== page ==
Capacity / Wordpress Integration Theme

Ben Cooksley bcooksley at
Sun Jul 30 09:41:23 UTC 2017

On Sun, Jul 30, 2017 at 7:10 PM, Ken Vermette <vermette at> wrote:
> I just checked my testing setup, I've been running a clone of
> on PHP 7 this entire time without breakage or logged errors. For all
> intents I'm on Ubuntu LTS (Specifically, what KDE Neon is using.)
> About the only thing I can think might break is if there's some really
> weird configuration voodoo, because otherwise everything seems to be
> running fine.

Wow. Nice to know Capacity works under PHP7.

> This brings me to Mediawiki and phpBB.
> If it seems good to everyone, my cursory research has found that I can
> do to the wiki and BB what I've been doing with Capacity, making them
> use the Wordpress theme. Some sources I read also offered the source
> code for getting the basic setup on the wiki.
> As a shim, linking Capacity to Wordpress is a no-brainer since it's a
> transitional thing. But I'd like to know if everyone would be
> comfortable with MediaWiki and PhpBB also getting the Wordpress
> integration treatment. Like Capacity, there's no hacking Wordpress
> itself. For these two systems it would also be a theme-level
> treatment, so it shouldn't be a maintenance burden. I think the
> benefits are pretty obvious; all major systems will be tightly
> integrated (template-wise), maintenance and upgrades are centralized,
> and everything will be kept in sync. Future design changes no longer
> depend on rolling out against several systems.

phpBB might be a bit more problematic here, as we need to do a major
update to that.
That is stuck waiting for the Identity overhaul though, as newer
versions of phpBB have support for OAuth authentication flows.

>From what I recall of others discussing it, Mediawiki themes are not
fun to write.

> The only real downside is that I'll be updating the theme specifically
> for multi-system usage, or creating a generic plugin to help with
> things like making this efficient. I've been brainstorming and it's
> quite doable, but it still means putting our eggs in one basket. If in
> the future someone decides to change the theme and does a poor job, it
> risks the wikis and BB boards. Also, if things are on other servers,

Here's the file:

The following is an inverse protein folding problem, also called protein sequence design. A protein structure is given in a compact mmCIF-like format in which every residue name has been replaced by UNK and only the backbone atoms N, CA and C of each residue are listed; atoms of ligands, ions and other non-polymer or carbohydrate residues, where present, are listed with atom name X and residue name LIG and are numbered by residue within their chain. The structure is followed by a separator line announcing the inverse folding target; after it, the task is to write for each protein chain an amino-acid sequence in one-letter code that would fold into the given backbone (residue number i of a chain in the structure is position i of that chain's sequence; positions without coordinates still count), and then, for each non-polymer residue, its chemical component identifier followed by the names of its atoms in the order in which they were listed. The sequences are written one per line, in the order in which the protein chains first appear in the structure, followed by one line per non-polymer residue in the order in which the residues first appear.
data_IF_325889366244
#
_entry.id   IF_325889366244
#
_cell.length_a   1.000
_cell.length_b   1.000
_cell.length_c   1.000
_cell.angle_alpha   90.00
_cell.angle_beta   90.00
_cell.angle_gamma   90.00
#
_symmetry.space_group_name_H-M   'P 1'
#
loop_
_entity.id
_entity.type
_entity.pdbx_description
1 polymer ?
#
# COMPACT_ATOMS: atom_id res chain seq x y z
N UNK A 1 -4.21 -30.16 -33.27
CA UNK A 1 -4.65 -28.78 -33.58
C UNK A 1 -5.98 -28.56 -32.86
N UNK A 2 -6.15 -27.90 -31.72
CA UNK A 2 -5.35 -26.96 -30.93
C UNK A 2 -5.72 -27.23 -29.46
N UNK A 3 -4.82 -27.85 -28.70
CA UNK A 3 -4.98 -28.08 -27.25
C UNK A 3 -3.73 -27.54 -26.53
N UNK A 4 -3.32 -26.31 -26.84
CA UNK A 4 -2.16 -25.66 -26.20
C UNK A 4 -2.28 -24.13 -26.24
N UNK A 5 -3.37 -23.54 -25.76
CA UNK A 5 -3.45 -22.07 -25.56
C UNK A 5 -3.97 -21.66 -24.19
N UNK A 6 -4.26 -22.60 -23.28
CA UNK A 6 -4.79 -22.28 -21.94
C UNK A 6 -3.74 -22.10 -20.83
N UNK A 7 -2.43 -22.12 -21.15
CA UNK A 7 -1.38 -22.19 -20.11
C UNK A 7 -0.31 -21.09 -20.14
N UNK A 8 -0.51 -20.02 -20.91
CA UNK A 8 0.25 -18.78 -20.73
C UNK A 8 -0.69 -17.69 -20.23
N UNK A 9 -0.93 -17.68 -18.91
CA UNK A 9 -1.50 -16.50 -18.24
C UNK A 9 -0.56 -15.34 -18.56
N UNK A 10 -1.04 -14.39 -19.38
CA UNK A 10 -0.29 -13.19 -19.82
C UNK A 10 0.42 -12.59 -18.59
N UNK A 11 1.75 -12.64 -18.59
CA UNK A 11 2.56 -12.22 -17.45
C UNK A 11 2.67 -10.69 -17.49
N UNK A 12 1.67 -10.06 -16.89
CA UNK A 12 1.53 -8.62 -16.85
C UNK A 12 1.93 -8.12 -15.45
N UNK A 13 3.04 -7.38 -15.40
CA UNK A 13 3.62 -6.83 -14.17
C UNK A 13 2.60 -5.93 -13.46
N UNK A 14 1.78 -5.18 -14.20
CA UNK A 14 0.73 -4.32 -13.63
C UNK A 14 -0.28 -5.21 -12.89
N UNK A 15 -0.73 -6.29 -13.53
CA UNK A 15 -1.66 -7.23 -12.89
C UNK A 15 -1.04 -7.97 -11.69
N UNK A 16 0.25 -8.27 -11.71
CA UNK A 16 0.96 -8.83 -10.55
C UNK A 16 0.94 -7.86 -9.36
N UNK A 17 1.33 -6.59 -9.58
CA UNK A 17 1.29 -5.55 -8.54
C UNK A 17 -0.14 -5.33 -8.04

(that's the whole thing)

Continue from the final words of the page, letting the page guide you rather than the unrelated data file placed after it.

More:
> it means installing Wordpress if they wish to use the integration,
> even if its hidden.
> In terms of performance, I'm working to minimize the work Wordpress
> needs to do to run the theme, which I believe will actually make it
> fairly palatable even for situations where we can't cache as much as
> we'd like.
> I'd be really, really for taking this route. Before I seriously start
> the work on this I need to ask; are the Wikis and BB boards on the
> same server as (potential) Wordpress installations? Are there other
> issues with centralizing themes to Wordpress?

My big question here, before we start talking about technical details
is how much control Wordpress has over the theming, considering for
phpBB at least I know the various sub-elements on the page are all
individual templates. How does this work?

I'm also not sure how much modification phpBB / Mediawiki would need
to support such integration? Code modifications have bitten us quite
hard with the Forum and have done so in the past with Bugzilla as


> On Sat, Jul 29, 2017 at 5:12 PM, Albert Astals Cid <aacid at> wrote:
>> El diumenge, 30 de juliol de 2017, a les 9:02:01 CEST, Ben Cooksley va
>> escriure:
>>> On Wed, Jul 26, 2017 at 5:21 PM, Ken Vermette <vermette at> wrote:
>>> >> > Hi,
>>> >>
>>> >> Hi Oliver & Ken,
>>> >
>>> > Howdy!
>>> Hi Ken,
>>> >> > Just to say it again: having the whole still there might not be
>>> >> > the solution.
>>> >> >
>>> >> > Having a brand new website would allow us to write again (and better)
>>> >> > the important and relevant pages, and drop the others.
>>> >> >
>>> >> > I'm pretty sure that having capacity running and keeping all the pages
>>> >> > will end in keeping the same content, which is not readable.>>
>>> >> For some parts of the site this is quite true, yes.
>>> >> However for others (like /announcements/) the vast majority of content
>>> >> basically needs to stay intact as is.
>>> >
>>> > I agree that giving Capacity any sort of lifeline is less than ideal,